- a thesis and CV on an Amiga floppy disk
- some old archaeology project DBs in (probably) dBase format but split over a number of floppies, c.1992
- thesis data analysed with KaleidaGraph, on 3.5" double sided, double density floppy disks formatted for the Mac
- optionally also some Word for Mac documents (the text and figures of the above thesis)
- these disks may also contain the raw data (taken on a 286 using a program this respondent wrote himself) and transferred to the Mac. If it is on the disk, it will be in a format he defined himself so he thought it might fall into the "less interesting" category I suggested. On the other hand, giving it a go might cause us to learn something.
- some educational resources produced "some years ago" on an Acorn... they still have the Acorn!
- another thesis written in LaTeX using Textures, on very ancient Mac disks.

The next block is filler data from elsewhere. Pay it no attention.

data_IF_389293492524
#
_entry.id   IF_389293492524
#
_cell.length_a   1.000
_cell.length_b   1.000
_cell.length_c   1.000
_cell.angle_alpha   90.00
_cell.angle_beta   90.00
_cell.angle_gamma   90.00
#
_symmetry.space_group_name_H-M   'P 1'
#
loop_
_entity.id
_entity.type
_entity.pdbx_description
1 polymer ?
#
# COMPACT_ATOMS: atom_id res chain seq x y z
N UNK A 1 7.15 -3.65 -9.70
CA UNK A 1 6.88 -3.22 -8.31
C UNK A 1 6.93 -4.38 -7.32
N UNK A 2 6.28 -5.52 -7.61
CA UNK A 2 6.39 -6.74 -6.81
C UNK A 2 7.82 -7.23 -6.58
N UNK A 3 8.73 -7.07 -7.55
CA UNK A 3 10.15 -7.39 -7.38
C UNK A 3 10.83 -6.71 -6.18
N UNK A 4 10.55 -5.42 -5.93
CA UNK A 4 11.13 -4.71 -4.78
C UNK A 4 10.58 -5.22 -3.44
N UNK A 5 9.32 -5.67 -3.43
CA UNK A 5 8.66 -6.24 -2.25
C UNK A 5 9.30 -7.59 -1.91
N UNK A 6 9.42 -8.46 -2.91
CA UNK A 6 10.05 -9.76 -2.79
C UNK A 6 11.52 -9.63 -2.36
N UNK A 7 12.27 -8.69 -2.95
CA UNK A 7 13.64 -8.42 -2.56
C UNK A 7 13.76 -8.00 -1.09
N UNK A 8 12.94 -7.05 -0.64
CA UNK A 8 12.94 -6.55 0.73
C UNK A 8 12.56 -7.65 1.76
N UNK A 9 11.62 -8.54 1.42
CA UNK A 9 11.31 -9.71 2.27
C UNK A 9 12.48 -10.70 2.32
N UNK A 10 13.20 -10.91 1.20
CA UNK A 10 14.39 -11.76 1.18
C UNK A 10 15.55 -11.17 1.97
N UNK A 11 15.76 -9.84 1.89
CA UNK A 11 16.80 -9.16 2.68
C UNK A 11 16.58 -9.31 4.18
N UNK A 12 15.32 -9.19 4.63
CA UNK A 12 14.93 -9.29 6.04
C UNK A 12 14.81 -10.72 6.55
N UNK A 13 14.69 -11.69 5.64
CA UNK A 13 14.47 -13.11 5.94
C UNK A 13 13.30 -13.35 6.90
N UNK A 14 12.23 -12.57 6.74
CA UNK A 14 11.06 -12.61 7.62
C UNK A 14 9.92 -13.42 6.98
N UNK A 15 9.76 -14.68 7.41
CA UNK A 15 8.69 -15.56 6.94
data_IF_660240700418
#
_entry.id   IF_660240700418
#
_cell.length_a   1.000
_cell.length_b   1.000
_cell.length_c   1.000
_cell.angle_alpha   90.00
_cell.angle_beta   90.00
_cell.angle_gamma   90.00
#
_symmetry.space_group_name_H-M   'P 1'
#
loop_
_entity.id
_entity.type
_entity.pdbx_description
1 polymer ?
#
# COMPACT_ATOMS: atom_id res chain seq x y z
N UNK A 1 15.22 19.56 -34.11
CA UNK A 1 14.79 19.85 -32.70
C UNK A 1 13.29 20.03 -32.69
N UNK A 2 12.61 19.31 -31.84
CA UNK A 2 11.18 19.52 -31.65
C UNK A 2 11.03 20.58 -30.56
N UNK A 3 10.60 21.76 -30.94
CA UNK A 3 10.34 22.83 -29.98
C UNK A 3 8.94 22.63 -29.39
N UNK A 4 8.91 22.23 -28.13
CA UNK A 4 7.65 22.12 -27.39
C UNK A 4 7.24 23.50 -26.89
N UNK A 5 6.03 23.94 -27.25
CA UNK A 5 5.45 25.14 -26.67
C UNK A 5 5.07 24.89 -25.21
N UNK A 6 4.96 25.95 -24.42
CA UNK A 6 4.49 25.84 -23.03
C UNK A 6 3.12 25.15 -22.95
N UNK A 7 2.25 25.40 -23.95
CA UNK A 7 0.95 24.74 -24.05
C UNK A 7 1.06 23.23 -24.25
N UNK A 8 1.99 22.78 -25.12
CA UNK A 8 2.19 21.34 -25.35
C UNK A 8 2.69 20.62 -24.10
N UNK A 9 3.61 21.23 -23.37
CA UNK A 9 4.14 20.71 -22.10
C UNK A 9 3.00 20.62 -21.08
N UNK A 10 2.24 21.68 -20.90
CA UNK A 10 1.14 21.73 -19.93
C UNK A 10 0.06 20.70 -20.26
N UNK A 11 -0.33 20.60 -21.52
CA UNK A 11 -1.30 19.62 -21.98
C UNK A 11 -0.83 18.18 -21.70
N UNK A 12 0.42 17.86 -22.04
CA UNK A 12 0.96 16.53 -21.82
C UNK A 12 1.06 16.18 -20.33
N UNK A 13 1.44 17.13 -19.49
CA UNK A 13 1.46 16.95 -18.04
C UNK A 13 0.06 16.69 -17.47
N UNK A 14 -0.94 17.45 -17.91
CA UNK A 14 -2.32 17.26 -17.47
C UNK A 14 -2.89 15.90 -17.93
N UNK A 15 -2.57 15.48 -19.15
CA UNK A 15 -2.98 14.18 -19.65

Are these "interesting"? Yes, I think so, although I suspect the most challenging part is getting them off the media. Both Amiga drives and old Mac drives use currently non-standard formats that mean you can't easily read the disks on modern systems (I don't know about the Acorn disks yet). At first I thought we might just aim to find someone with working old hardware (and that still might be an option, but see this tale [link added later, got distracted, sorry!]). But it also turns out there's a controller called the CatWeasel that you can add to a PC and connect an ordinary current drive to, that is supposed to figure out Amiga, Atari, Mac and other formats. It's cheap enough to give a go.
Oh, and thanks to Cliff Lynch for a pointer to the Digital Lives project and it's upcoming conference, see http://www.bl.uk/digital-lives/conference.html; Digital Lives deals with this kind of stuff, and Jeremy Leighton John is just fascinating to listen to. He spoke at one of the DCC workshops, see his slides.